Detention For Detention at Parade


Dealing with controversial political issues is always a challenge for a school. If we take a strong stance on an issue, we can easily be accused of bias, and of attempting to exert undue influence on students to adopt a particular ideological standpoint. Such indoctrination is the antithesis of quality education – so the argument goes. It has to be said that such criticism is legitimate and valid. But, this is not what we are attempting to do here at Parade. We do not wish to peddle any ideology or support a particular party political perspective; what we are attempting to do is teach our young men to be humane and compassionate. This, after all, lies at the core of our Christian vision. A Catholic education in the Edmund Rice tradition is about communicating with our students in the deepest and broadest sense. If we can help the human heart to love, to develop a heightened sense for the common good, and the common humanity shared by all, then we have succeeded in delivering the very highest and truest form of education. What we wish to do too is peel back all the layers of misinformation and propaganda that students are exposed to in the popular media, and unveil the human stories that lie behind and beyond the antagonistic political fisticuffs to which we have become accustomed over recent years.

On Thursday 8th September, a group of passionate advocacy students and teachers stood in silence as we heard the story of Omar Al Kassab who was imprisoned and tortured by the Syrian regime. It was a horrific and sobering tale, and I would hazard to surmise that all of us present were thinking the same thing – we too would try to seek asylum someplace else if we were we in his shoes; if we had to endure what he endured.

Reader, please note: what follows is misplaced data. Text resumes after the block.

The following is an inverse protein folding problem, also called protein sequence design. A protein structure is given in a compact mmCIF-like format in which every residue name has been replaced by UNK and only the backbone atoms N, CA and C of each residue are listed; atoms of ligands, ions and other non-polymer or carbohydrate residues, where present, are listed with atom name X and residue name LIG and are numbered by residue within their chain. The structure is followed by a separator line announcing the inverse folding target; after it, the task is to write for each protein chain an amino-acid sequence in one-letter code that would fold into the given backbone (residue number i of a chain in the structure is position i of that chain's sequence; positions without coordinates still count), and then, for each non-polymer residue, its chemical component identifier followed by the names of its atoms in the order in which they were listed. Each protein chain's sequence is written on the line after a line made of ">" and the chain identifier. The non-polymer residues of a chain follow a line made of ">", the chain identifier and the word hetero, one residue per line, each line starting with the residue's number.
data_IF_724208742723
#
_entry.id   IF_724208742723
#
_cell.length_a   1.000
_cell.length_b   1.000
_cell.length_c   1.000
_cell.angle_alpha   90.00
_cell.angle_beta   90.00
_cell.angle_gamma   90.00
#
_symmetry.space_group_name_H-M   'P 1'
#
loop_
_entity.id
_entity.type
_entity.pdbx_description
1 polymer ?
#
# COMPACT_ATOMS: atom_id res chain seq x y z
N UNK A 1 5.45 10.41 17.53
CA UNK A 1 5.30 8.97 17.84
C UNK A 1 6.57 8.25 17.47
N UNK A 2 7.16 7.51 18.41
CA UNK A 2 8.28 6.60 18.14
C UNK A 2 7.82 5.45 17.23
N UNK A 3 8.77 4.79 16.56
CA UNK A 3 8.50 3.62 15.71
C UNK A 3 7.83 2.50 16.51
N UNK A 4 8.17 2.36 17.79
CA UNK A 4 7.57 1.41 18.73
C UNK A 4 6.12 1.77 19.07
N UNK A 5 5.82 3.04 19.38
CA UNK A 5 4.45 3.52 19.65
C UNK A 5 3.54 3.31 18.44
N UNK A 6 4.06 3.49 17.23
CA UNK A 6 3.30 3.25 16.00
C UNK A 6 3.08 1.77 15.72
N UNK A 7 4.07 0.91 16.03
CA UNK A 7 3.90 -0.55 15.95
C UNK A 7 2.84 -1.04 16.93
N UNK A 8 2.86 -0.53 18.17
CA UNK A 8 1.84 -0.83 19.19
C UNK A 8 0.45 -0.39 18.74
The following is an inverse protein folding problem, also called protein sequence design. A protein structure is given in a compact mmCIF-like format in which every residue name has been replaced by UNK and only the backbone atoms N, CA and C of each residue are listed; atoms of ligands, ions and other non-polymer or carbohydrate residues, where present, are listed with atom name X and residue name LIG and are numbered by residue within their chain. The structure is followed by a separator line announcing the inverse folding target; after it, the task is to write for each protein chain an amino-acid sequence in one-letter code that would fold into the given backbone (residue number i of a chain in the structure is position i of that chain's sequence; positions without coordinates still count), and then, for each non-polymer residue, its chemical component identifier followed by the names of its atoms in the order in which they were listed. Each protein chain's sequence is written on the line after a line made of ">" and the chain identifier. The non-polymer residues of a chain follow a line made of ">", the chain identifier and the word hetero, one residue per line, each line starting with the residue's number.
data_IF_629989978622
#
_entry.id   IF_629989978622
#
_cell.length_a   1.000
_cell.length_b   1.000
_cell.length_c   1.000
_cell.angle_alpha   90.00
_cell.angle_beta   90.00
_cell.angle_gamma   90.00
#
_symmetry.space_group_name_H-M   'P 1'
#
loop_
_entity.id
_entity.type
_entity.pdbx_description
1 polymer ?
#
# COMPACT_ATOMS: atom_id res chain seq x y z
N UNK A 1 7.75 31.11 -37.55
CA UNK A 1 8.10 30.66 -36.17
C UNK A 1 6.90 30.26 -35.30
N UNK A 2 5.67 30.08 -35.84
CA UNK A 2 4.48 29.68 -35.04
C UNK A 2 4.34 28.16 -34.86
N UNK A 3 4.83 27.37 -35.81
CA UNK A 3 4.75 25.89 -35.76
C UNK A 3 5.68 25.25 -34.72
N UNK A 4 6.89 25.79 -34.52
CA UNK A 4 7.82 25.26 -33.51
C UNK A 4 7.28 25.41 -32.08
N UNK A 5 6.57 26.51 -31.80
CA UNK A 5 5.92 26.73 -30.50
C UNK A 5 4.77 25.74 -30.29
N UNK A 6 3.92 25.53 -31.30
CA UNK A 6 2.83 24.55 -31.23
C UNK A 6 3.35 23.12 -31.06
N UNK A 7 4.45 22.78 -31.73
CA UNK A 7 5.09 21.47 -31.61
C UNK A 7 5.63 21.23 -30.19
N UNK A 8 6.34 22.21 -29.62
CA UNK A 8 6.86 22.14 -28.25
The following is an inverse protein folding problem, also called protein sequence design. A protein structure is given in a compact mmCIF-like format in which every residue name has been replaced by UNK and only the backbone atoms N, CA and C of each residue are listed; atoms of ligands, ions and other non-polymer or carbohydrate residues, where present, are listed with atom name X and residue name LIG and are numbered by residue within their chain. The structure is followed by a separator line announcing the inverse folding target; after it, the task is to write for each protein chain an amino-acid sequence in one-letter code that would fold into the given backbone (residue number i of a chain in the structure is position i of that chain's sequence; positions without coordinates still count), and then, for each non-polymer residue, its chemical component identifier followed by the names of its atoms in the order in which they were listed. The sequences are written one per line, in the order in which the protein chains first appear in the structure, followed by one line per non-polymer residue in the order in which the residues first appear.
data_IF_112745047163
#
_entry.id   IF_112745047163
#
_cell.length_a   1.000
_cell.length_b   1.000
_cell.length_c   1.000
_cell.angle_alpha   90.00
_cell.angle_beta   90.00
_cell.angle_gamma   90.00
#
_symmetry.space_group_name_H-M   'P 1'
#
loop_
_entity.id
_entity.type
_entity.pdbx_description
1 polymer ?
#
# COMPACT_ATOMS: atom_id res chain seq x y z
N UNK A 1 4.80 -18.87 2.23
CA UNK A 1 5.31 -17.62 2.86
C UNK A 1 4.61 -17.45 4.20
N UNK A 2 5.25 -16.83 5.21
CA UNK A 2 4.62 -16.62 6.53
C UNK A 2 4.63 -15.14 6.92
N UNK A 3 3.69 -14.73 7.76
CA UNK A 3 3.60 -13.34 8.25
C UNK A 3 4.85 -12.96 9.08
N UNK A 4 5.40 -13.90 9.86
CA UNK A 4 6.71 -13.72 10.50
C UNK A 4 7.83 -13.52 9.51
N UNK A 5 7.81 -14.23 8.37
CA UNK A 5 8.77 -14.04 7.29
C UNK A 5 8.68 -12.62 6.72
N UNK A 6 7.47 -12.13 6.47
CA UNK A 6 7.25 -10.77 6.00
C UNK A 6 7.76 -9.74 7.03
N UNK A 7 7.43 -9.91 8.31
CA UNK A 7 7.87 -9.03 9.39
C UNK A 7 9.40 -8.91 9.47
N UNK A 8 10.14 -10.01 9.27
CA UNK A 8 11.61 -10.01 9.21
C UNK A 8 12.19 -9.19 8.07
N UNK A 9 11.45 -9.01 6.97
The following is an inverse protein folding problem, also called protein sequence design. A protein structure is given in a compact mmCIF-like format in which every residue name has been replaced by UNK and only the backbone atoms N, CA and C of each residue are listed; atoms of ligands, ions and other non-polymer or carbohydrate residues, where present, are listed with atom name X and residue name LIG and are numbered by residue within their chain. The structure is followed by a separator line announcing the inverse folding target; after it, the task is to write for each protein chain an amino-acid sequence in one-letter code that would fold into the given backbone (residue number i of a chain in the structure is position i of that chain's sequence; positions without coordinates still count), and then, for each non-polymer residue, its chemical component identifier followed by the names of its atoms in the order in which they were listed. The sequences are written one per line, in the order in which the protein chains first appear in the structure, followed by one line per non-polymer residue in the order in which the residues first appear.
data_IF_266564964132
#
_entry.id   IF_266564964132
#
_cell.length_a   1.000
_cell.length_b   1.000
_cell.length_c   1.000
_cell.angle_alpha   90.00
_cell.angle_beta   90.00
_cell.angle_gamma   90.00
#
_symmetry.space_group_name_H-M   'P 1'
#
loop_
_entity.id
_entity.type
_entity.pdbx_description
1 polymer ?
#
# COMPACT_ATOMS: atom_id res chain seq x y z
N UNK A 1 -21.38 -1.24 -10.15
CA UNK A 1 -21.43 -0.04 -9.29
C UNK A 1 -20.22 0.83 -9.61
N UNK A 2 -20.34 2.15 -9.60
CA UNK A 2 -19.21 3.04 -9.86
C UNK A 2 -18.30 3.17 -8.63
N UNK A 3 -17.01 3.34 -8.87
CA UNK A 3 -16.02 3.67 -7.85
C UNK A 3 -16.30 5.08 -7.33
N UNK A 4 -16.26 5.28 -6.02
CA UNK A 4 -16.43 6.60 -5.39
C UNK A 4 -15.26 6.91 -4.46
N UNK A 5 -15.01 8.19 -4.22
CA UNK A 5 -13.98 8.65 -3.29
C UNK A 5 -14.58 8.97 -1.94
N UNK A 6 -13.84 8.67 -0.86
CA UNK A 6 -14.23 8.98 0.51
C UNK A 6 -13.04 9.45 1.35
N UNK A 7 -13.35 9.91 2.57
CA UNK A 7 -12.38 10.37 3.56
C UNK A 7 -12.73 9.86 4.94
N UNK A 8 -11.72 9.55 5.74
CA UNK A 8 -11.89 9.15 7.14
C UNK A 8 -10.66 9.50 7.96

Yes, Omar is just one refugee. But while he may be the one, he is also the many. He is representative of a whole nation that has been devastated by war. When such people cry out for help, we simply cannot look the other way. We have an obligation to ease their trauma and their sense of loss and displacement – we should not do anything that would exacerbate their traumatic experience of grief and loss. The fundamental moral law that has been with us for thousands of years still applies: we ought not to do to any human being what we would not want done to ourselves.

On Thursday, September 8, about sixty staff and students said a very public “No” to the inhumane treatment of asylum seekers – just as Pope Francis did recently on the island of Lesbos in Greece. This stance is in keeping with the messages of Pope Francis and recently of Bishop Long. In this year of mercy we are called to greater mercy, greater compassion, to welcome the stranger, to share what we have for the common good. Our founding congregation, our school and our church have a long and proud history of standing with those who are marginalised and in welcoming and offering ‘shelter’ to those in need. We will not change from this course – no matter which populist social climate change we have to encounter.

Dr Michael Loughnane
Director of Ministry

Parade College, VIC